Aphid Killers (Parasites)
These are tiny flying insects which lay their eggs inside Aphids, turning the dying carcases into "mummies". Widely used in commercial glasshouses, Aphidius colemanii is a highly effective way of reducing aphid numbers. Some growers even keep their aphidius populations going by providing "banker plants" like grasses or nettles where aphids like to congregate. Aphidius works better on small, isolated patches of aphid and the species of Aphidius used depends on the species of aphid present. Aphidius colemani is effective against small aphids such as Myzus persicae and Aphis gossypii. It is not effective against greenfly or blackfly, which are better controlled with lacewings, ladybirds, or aphid midges. (Aphidius ervi is better for control of larger aphids such as Macrosiphum euphorbiae and Aulacorthum solani. See below)
The tiny insects fly around searching out their prey, but you probably won't notice them unless you are looking carefully - they look a bit like a miniature version of a flying ant, but they are in fact technically "braconid wasps" related closer to wasps than to ants.Aphid mummies
Soon after you introduce Aphidius you should start to notice round buff-coloured egg shaped lumps replacing the active aphids - this is the sign that aphidius are taking over. The aphids are being "mummified".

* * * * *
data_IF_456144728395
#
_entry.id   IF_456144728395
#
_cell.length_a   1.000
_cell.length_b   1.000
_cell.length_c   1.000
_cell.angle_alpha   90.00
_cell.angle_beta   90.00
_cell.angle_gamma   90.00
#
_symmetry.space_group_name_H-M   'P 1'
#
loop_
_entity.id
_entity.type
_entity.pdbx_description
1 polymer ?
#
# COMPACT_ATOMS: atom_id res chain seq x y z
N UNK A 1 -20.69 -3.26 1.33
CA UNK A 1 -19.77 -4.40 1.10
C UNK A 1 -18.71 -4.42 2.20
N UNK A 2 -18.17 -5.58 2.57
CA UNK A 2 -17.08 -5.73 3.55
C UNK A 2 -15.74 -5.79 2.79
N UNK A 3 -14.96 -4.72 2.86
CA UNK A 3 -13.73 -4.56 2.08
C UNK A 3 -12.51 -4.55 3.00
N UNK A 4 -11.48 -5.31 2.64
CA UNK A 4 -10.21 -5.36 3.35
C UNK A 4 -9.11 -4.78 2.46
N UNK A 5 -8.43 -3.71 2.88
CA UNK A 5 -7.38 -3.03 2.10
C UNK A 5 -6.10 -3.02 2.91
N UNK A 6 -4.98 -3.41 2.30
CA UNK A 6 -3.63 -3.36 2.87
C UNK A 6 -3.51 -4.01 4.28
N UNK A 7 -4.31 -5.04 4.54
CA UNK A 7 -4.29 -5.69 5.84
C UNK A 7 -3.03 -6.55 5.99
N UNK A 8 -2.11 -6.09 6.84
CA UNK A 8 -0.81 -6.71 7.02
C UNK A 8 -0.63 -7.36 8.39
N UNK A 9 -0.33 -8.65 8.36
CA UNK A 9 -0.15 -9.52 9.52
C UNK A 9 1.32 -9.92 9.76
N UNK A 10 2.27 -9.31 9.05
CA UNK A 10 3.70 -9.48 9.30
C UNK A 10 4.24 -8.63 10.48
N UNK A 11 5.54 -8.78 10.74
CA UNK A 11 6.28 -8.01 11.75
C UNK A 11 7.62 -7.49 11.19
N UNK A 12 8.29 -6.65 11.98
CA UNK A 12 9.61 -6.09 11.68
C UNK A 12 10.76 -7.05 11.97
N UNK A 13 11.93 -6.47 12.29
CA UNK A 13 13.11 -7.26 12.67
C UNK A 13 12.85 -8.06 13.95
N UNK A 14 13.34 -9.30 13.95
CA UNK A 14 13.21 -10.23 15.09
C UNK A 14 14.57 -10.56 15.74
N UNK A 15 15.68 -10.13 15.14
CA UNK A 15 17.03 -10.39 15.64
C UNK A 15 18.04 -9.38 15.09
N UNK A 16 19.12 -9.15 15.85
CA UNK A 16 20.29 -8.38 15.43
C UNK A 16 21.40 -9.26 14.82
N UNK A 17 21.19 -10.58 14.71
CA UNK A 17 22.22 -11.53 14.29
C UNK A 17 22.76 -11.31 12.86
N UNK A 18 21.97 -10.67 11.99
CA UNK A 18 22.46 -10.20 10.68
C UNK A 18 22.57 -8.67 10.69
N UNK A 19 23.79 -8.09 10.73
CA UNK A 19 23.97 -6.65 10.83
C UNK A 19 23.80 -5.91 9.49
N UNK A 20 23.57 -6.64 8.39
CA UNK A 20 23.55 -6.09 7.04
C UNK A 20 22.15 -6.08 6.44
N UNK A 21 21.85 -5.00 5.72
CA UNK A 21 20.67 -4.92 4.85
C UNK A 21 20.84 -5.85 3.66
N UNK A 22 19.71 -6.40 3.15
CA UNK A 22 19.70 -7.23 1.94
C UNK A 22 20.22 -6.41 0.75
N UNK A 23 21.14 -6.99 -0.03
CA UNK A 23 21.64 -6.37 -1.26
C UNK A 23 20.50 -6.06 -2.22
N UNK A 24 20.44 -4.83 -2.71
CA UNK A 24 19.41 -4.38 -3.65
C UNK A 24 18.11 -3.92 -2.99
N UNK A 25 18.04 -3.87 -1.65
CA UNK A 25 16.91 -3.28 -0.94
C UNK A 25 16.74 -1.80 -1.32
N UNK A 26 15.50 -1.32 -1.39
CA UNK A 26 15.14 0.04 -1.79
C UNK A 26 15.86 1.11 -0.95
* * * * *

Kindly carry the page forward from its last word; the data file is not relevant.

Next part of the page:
This beneficial insect is a native insect to the UK, so it also works outside, but is best in a glasshouse or conservatory where it will stay and reproduce until there are no more Aphids to parasitise. This is best introduced early when temperatures are regularly above 15°C (60°F). To gain quicker effect if the Aphids infestation is bad, it may be best to spray with our Soft Soap before your beneficial insects arrive.
You will receive a tube with developing Aphidius, some of which will be hatched already (depending on the ambient temperature).
Aphidius ervi - for larger aphids
Aphidius ervi is a very similar insect to Aphidius colemani, but it is better for control of larger aphids such as Macrosiphum euphorbiae and Aulacorthum solani. It is usually used as a preventative measure rather than as a control for large outbreaks, as it may take a little longer to get established. (For large outbreaks you might consider insects that eat adult aphids such as lacewings or ladybirds.)